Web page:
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Qiu Guogen Photo: Investide.cn

Translated by Andrew Vanburen from a recent Qiu Guogen speech in Shanghai 

YUAN BILLIONAIRE QIU GUOGEN, founder of hedge fund Shanghai Chongyang Investment, is often likened to his US peer, John Paulson, who made a name for himself, more or less, during the US subprime meltdown.

Qiu believes that Beijing will do its utmost to protect two critical sectors – property and manufacturing – and thus the country will likely avoid a dreaded hard landing.

First, a bit about “China’s John Paulson.”

Qiu's fund has been ranked China's Top Hedge Fund by RisingFund. The 43-year old Zhejiang native has a net worth of 320 mln usd.

He made news recently when he and his fund’s jewelry magnate partner announced plans to sell their 10 mln shares held in domestic brokerage Guotai Junan Securities on the Shanghai United Assets and Equity Exchange for 13 yuan per share to “further improve asset structure,” Shanghai Chongyang Investment said at the time.

The funds from the share sale could very well be re-invested in the consumer products sector which, the hedge fund believes, look promising over the long term, Shanghai Chongyang added.

Qiu founded Shanghai Chongyang, a leading private money manager in the PRC, with Li Xuli, former CIO with Schroders China JV.

Qiu has over 20 years experience in the securities investment world.

He launched his career back in the 1990s in China’s JunAn Securities, a leading investment bank, and went on to establish Shanghai Chongyang Investment in 2001, focusing on long-term equity investment.

Besides on-the-job education, Qiu has a Master’s Degree in economics from Renmin University in Beijing.

According to China.org.cn, he was the 42nd richest Shanghai resident this year, while Forbes said he went from being China’s No.328 to No.353 and then up to No.325, respectively, between 2008 and 2010, thus straddling the worst of the global meltdown with no drastic fluctuation in his national ranking.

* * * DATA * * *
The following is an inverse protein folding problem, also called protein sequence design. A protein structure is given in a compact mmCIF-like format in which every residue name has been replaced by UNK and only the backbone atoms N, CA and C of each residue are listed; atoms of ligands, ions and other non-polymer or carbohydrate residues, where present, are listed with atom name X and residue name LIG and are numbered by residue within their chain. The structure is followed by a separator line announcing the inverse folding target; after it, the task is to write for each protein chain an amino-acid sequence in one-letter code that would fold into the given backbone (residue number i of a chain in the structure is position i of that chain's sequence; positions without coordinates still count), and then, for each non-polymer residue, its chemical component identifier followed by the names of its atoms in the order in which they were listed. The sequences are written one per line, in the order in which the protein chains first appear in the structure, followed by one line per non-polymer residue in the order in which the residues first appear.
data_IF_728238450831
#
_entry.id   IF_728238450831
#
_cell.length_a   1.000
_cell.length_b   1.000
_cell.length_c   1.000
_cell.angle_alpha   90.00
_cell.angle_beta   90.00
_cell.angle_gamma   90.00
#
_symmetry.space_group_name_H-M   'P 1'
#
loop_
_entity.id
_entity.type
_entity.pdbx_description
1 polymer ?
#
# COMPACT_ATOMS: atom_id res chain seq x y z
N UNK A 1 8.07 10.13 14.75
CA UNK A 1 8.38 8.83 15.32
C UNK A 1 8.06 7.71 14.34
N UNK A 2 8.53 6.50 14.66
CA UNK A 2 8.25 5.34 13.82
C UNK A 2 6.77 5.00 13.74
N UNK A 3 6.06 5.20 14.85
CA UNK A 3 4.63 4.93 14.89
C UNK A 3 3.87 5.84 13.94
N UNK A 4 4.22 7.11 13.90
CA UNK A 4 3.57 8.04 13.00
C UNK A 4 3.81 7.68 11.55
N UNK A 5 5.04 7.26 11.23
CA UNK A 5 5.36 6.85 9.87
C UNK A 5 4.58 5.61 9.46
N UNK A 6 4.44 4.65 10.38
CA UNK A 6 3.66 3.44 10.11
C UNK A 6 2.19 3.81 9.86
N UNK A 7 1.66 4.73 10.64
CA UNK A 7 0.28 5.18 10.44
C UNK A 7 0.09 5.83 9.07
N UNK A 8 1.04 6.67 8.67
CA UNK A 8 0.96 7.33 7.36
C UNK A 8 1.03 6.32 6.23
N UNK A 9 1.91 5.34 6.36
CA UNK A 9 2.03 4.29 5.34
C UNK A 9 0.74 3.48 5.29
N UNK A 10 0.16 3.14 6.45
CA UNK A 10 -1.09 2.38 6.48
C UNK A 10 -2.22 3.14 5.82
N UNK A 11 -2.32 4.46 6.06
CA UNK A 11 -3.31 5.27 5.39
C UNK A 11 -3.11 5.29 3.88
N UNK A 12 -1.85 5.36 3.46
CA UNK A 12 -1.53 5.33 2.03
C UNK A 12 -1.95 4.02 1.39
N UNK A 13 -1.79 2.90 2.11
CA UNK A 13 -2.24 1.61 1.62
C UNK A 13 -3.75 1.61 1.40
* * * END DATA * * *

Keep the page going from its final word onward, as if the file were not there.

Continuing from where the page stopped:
Many investors look to him and his opinions and/or investment decisions for where the economy and capital markets may be headed.

He asserts that in today’s topsy-turvy market, there are striking differences between opportunities and pitfalls, and with a bit of training, we can all come to recognize them at the outset for what they are.

In a recent strategic investment speech in Shanghai, he shared his views on three of the most important events in today’s market.

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Protected Property: Given its impact on living standards and the amount of money involved, Qiu Guogen believes Beijing will not let the real estate sector fall without a net.  Photo: Greentown

First, he had full faith that central government economic regulators would bend over backwards to support the two pillar industries of real estate development and traditional manufacturing so that a soft landing could be manufactured.

He added that if Beijing were to step aside and let things take their natural course, a hard landing would almost certainly be the undesirable outcome as investments would not gravitate toward these sectors without some carrots from the capital.

Second, he was in line with most economists and pundits by believing that liquidity will remain constrained and tight in the near term.

Finally, casting his gaze overseas, he saw no near term turnaround in the sovereign debt crises wracking Europe at the time, and in fact believed that things would get much worse there before they began taking a turn for the better.

“I am very happy to speak to you all today about strategic thinking in the market, but I speak to you with somewhat of a heavy heart because this year has been a money-losing one for me,” Qiu thus began his presentation.